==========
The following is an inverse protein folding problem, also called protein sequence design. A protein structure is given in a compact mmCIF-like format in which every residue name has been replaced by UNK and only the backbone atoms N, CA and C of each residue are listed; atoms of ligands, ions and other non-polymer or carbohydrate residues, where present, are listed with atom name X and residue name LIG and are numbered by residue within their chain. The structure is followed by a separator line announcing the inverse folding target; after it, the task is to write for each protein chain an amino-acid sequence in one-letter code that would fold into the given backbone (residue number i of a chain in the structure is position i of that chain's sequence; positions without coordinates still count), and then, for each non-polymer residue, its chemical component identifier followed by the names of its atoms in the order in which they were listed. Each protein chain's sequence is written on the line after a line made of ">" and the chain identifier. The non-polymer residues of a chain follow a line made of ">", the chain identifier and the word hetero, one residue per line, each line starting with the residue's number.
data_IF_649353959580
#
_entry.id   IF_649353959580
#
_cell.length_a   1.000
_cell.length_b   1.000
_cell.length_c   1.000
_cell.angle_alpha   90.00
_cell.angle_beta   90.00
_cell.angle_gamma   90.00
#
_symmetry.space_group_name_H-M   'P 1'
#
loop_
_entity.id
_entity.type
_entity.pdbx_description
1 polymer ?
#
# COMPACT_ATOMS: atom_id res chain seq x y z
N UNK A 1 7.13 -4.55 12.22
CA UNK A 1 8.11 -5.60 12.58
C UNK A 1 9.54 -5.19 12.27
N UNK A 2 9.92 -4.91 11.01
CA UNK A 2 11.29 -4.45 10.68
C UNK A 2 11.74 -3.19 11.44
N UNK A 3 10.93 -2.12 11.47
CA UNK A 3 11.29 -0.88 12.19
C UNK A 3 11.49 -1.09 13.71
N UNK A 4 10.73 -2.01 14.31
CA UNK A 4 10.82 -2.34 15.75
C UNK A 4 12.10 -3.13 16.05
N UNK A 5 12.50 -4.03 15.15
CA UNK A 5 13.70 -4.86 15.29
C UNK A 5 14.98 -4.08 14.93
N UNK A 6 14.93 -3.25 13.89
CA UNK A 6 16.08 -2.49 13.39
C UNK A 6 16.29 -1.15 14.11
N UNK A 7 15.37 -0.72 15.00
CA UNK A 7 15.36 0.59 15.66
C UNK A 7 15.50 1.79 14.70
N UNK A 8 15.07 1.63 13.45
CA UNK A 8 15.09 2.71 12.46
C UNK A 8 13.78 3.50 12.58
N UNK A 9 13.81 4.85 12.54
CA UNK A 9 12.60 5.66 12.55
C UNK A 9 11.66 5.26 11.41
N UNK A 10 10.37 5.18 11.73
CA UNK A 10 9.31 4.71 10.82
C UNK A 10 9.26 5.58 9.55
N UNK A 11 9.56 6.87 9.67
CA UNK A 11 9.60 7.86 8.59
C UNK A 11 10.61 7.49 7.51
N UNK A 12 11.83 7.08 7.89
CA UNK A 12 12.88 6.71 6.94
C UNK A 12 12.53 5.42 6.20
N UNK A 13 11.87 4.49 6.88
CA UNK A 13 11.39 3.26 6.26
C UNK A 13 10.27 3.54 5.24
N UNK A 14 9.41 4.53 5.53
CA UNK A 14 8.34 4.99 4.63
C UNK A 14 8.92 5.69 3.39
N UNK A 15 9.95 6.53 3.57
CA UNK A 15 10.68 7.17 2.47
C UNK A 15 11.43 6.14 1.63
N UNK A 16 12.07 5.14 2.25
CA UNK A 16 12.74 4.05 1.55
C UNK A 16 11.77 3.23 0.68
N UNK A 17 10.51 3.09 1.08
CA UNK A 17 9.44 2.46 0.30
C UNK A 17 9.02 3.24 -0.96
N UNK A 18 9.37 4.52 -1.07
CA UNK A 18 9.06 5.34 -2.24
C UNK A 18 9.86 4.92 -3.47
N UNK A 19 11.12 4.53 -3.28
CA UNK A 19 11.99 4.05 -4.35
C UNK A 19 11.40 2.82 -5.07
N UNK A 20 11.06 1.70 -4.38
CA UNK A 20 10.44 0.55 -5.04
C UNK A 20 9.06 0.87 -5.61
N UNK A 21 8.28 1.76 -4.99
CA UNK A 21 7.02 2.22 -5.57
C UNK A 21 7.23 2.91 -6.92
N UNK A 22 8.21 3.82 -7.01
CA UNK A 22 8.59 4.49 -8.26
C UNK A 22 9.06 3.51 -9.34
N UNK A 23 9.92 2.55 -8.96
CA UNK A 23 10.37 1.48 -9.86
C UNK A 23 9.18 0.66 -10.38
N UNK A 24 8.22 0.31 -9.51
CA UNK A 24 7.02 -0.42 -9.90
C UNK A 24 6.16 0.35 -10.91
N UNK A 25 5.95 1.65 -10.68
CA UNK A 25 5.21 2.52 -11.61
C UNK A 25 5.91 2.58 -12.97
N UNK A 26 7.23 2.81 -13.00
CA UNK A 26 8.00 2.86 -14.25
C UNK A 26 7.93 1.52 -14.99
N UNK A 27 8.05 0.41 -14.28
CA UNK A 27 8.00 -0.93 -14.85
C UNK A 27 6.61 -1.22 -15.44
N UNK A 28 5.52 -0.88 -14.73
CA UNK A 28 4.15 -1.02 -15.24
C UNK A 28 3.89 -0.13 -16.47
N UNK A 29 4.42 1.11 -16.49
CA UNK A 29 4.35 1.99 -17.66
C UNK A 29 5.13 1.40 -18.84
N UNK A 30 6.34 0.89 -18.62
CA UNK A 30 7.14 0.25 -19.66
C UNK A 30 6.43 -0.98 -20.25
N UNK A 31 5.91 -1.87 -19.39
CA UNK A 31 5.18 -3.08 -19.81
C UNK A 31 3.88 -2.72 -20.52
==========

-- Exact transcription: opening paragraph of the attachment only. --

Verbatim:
The following is an inverse protein folding problem, also called protein sequence design. A protein structure is given in a compact mmCIF-like format in which every residue name has been replaced by UNK and only the backbone atoms N, CA and C of each residue are listed; atoms of ligands, ions and other non-polymer or carbohydrate residues, where present, are listed with atom name X and residue name LIG and are numbered by residue within their chain. The structure is followed by a separator line announcing the inverse folding target; after it, the task is to write for each protein chain an amino-acid sequence in one-letter code that would fold into the given backbone (residue number i of a chain in the structure is position i of that chain's sequence; positions without coordinates still count), and then, for each non-polymer residue, its chemical component identifier followed by the names of its atoms in the order in which they were listed. Each protein chain's sequence is written on the line after a line made of ">" and the chain identifier. The non-polymer residues of a chain follow a line made of ">", the chain identifier and the word hetero, one residue per line, each line starting with the residue's number.